Not long ago I noticed that the site of my previous blog had deleted the account. Maybe because of all the spam entries. I had been transferring old entries onto this blog site, but they deleted the old account before I got very far into this.

Despite emailing them a fortnight ago, have not even acknowledged my request. I’m now trying just to get the data files emailed to me.

Coincidentally, an email account I have in Guatamala was also closed down for no obvious reason. But I managed to reinstate the one I have in Malayasia.


I’ve had more 05:00 walks by the Thames, on days it was not raining. Yesterday I also took a late evening walk, and had been surprised by the number of people settling down for a nights fishing.

05:00 was also the time that, as a kid, we as a family would leave to drive to Devon for a holiday. Brother and myself (pre-teens in the early years) would be bundled, dressed but wrapped in a blanket, into the back seats of a BMC Mini (originally a “E” registration – 1965?) Between us some bags containing breakfast, lunch and other drinks in tupperware, flasks and the like. In the back seat pockets were our “toys” and books, which, after the first year, in my case contained stuff for fossil hunting. This was decades before “the Jurassic Coast”. Thus we both had tiny nests to initially sleep and then sit in. Normally a portable radio was used for entertainment, but one year a cassette tape player was on the back parcel shelf.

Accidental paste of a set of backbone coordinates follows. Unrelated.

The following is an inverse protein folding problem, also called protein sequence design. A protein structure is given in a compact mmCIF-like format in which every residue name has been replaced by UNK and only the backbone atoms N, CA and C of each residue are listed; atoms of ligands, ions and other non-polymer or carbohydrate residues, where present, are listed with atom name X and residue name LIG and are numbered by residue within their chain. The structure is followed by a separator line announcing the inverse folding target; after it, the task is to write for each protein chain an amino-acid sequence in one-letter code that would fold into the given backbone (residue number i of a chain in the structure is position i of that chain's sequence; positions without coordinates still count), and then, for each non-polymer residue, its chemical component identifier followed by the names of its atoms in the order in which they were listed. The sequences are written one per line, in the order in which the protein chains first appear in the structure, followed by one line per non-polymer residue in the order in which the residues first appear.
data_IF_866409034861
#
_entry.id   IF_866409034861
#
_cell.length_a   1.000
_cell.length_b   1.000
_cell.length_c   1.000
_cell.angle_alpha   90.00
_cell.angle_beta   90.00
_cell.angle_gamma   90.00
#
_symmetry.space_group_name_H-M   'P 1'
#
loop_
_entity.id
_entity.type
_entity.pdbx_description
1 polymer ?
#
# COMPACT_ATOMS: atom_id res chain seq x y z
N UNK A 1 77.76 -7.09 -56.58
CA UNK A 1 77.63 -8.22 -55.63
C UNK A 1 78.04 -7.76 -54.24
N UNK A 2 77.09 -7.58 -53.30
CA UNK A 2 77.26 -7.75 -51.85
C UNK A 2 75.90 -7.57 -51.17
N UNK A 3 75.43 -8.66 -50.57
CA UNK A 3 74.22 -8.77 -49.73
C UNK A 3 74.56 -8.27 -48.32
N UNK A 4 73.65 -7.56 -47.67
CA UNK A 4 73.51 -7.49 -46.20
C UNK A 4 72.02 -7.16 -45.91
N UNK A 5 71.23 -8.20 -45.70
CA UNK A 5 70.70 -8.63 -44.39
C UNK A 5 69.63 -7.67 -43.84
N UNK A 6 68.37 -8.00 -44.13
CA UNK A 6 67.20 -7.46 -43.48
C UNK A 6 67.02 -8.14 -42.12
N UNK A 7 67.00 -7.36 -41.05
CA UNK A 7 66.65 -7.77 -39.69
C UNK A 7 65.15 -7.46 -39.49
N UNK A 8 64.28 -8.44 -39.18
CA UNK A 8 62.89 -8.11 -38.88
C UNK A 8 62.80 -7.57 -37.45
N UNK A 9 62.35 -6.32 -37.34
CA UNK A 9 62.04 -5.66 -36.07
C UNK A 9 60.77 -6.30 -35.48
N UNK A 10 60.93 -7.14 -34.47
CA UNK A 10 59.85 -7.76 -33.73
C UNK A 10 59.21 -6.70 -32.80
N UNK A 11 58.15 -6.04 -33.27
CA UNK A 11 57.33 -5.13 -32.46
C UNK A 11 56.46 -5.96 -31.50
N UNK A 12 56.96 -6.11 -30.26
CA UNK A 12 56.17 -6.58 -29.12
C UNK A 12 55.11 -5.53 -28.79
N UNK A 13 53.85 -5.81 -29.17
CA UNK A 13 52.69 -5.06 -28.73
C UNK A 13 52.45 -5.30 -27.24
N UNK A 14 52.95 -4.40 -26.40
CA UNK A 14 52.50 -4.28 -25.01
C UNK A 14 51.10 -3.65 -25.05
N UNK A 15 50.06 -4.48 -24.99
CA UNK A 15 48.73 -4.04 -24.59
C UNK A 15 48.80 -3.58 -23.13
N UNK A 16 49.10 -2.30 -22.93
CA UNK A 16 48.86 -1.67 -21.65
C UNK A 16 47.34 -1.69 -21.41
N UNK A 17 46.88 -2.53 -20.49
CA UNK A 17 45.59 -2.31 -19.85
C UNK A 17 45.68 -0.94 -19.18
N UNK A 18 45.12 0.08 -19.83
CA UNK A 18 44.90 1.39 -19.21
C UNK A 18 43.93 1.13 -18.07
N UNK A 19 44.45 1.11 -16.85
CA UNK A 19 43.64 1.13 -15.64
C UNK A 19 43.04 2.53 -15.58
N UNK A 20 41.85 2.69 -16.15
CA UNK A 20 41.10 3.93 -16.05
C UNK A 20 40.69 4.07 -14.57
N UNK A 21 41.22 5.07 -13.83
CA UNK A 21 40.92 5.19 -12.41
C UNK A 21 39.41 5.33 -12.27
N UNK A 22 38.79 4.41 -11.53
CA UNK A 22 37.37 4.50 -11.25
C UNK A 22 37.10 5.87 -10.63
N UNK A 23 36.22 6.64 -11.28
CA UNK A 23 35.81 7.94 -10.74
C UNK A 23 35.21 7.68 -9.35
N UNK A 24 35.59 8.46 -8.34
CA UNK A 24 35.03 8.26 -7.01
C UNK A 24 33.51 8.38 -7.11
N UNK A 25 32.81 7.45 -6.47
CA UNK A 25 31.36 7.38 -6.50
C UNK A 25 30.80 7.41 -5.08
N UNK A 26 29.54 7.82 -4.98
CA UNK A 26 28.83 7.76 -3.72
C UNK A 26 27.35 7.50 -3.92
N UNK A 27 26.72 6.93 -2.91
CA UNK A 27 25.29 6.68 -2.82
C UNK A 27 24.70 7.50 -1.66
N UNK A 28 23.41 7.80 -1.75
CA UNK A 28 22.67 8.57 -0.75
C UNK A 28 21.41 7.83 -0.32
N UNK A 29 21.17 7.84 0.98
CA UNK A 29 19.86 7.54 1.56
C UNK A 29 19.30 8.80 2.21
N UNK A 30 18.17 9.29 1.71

The boot of the car was down, open, with the number plate swung out, so as to hold the clothes and bedding in suitcases.

By 06:30 we’d be in Newbury (not using whatever parts of the motorway network existed), for a loo break, and at least tea, if not breakfast. This is normally the time I arrive back home after my early morning Thames-side walk. I consider the parts of the journey there on my walk. These days, I still use parts of the route, so parts are still familiar, but no idea if the Newbury loos remain.

The first time we went to Devon, it was via Lyme Regis. Unfortunately the car was an old 850cc automatic gearbox mini, with reluctance to go into first; crawling up the hill out of Lyme in second, my father considered that it was not going to make it, and that we would all have to all get out and push.